Personal finance tips for your twenties - transitioning from student life to financial independence
Nineteen-year-old Logan Robbins knows that learning to make a household budget is part of his journey to independence.
The Prince Edward Island man has been developing job skills through Project Search, a program that helps young adults with intellectual disabilities find employment. He's drafted a resume, dropped it off with prospective employers, and is eager to get to work.
But once he does land that first job, Robbins knows it will be a challenge to live within his means. That's why he's also enrolled in Money Matters, an introductory program that teaches financial literacy to adult learners, newcomers to Canada, Indigenous Peoples and people with diverse abilities.
“What would be most helpful for me would be just understanding how much money I can spend, what the max would be," Robbins said.
Money Matters — which was developed by ABC Life Literacy Canada in 2011 and is delivered annually to thousands of learners through community organizations like Project Search — is just one option available to Canadians looking to increase their understanding of financial matters.
Whether you're a young adult starting out in a first job like Robbins, a prospective homeowner shopping for a first house, or a recent retiree learning to get by on a fixed income, brushing up on your financial knowledge can help to build confidence and freedom, said ABC Life Literacy Canada executive director Alison Howard.
“High inflation is definitely forcing individuals and families to make tough choices these days," Howard said. "So that’s why having a solid understanding of your finances and how to manage them is critically important to ensuring that your needs are met, and to managing your stress level."
"We all face different financial literacy challenges throughout our lives," she added. "The things we need to know when we are 20 are quite different than the things we need to know when we're 65."
Surveys show that many Canadians have gaps in their financial knowledge, whether it's a lack of basic numerical skills or uncertainty around the ins and outs of savings, investments and mortgages.
Howard cites statistics from the Conference Board of Canada which suggest 55 per cent of Canadians have unsuitable numeracy skills, and may struggle with understanding written instructions that rely on charts and numbers.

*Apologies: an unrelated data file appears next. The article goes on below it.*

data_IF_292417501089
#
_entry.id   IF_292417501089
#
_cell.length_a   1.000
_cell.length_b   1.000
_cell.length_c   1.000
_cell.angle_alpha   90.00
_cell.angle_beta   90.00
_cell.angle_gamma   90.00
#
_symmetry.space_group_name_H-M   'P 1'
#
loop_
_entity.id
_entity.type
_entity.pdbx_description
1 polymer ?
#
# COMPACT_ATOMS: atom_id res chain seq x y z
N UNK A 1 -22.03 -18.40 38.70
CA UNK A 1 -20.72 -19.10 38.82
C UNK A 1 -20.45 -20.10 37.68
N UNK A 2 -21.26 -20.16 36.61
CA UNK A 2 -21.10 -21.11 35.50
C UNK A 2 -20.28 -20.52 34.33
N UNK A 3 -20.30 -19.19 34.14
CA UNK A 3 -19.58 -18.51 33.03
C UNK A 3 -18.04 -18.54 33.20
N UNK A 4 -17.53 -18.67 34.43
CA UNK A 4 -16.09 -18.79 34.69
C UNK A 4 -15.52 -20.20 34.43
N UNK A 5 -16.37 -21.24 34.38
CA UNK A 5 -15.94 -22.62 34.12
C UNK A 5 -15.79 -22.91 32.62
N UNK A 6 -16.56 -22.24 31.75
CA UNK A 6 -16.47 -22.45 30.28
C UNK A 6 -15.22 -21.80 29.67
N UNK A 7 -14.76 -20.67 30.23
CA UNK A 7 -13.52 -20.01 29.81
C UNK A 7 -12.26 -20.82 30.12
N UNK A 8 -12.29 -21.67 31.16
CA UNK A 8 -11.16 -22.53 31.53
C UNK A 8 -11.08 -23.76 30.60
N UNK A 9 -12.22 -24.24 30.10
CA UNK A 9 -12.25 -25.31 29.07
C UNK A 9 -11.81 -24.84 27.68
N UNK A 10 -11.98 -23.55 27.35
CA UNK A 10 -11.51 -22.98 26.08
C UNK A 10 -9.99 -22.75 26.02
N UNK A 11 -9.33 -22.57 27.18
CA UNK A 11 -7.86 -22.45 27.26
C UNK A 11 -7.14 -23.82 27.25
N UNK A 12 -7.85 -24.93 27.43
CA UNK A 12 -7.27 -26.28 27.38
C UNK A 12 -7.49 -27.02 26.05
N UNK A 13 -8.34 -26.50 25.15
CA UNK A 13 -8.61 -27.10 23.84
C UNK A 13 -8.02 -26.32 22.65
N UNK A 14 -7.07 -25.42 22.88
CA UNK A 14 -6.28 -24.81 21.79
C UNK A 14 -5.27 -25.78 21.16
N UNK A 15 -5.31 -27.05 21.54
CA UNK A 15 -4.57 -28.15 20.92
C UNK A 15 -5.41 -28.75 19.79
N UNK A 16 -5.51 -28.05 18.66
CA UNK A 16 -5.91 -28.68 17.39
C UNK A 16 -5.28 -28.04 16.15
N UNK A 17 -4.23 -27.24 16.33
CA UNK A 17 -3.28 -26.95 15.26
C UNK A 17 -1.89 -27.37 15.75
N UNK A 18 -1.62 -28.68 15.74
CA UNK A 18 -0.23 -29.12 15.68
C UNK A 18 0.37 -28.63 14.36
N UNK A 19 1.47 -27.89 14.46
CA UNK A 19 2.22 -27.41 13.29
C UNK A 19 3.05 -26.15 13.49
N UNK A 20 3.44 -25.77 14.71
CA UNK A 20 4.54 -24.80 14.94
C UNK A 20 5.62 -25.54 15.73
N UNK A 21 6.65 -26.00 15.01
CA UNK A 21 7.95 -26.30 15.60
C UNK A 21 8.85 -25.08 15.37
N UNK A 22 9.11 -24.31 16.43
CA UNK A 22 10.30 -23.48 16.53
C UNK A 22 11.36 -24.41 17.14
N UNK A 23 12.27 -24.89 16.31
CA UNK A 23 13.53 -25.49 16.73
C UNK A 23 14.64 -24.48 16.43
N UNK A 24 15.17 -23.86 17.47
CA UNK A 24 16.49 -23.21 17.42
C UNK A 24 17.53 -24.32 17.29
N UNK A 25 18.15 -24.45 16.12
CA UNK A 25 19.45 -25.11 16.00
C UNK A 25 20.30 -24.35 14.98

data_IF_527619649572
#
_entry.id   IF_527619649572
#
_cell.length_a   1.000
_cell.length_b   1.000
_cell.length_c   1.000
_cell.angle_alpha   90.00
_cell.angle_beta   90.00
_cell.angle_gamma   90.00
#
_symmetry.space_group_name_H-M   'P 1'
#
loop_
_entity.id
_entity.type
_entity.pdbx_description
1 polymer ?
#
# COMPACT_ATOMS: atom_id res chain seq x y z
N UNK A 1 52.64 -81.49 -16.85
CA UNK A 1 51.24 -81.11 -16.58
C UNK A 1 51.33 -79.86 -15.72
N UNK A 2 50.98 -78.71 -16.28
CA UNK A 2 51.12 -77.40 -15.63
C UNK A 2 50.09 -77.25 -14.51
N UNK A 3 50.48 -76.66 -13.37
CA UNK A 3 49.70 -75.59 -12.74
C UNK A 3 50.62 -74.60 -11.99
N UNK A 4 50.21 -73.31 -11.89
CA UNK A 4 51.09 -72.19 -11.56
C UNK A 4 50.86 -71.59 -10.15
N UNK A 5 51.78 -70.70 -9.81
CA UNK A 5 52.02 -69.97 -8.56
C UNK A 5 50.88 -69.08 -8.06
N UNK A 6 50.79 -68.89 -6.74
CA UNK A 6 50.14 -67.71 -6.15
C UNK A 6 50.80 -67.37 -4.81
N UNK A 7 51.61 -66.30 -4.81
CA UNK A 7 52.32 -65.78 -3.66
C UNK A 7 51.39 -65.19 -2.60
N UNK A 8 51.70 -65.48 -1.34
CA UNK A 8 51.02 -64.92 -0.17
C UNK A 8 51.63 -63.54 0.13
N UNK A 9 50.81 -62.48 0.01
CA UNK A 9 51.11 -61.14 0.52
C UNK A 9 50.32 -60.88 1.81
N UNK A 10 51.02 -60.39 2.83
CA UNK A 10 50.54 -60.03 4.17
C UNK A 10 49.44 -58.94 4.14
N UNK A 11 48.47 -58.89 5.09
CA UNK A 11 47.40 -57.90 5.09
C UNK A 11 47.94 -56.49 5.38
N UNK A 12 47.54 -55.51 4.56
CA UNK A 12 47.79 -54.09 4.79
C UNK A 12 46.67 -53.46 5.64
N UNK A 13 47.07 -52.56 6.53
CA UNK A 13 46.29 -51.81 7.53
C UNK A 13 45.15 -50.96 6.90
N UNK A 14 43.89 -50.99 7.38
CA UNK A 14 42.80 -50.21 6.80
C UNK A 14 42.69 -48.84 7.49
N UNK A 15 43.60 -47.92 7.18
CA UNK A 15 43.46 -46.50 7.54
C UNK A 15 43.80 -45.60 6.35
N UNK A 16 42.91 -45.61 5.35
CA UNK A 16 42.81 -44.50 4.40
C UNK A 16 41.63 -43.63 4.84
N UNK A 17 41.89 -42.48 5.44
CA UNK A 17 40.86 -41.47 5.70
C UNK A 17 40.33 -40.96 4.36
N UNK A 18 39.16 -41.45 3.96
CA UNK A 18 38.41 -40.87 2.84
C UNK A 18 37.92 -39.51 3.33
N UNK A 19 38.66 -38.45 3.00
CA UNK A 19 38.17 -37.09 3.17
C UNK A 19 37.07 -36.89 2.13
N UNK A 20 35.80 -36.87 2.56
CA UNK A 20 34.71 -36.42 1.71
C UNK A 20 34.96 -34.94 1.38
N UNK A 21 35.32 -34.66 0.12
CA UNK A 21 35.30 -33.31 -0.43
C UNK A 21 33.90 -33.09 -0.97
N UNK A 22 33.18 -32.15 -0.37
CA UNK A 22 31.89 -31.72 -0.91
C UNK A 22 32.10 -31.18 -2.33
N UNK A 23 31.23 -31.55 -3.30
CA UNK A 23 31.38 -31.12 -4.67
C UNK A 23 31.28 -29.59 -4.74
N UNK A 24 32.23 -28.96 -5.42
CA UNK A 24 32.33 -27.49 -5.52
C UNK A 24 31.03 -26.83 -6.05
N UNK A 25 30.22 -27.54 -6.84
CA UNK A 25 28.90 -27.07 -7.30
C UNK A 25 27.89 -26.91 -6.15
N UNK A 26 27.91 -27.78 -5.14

Other statistics from the Financial Consumer Agency of Canada report that nearly half of Canadians don't have a household budget, while nearly six in ten Canadians don't know how much money they'll need to retire.
While some people may feel embarrassed to admit they don't understand how their mortgage works or the principles of basic investing, they shouldn't, said Howard.
"It’s important for people to know that they’re not alone, that many people face these challenges, and that there are resources to help," she said.
"Finances are very personal, and they're something that we don't teach a lot of directly in school. When we become adults, we're just expected to know all these things."
Managing money can be difficult for anyone, regardless of their financial situation or background. However, for those living on a low income, it is even more challenging to do, said Marlene Chiarotto of Prosper Canada, a non-profit that works with front-line organizations to offer financial literacy workshops, and also delivers free online courses and workshops.
"A lot of social assistance programs aren't being indexed to inflation properly, so the power of that already small amount of money that these individuals are getting on a monthly basis is eroded even more significantly," Chiarotto said.
"Understanding concepts like inflation and what the implication of that may be on your monthly financial situation, understanding the implications of interest, understanding the options that you have for things like your cellphone plan — all of that can make a difference."
From free online resources to in-person classes to self-guided study at your local library, there are many ways to brush up on your knowledge of money and finances, experts say. And the results, according to Howard, can be life-changing.
"It can improve your employability, help you support your children in their learning, improves self-confidence, and helps you take on other challenges," she said.
"We see financial literacy as a bridge to independence and to achieving your goals."
This report by The Canadian Press was first published May 23, 2023.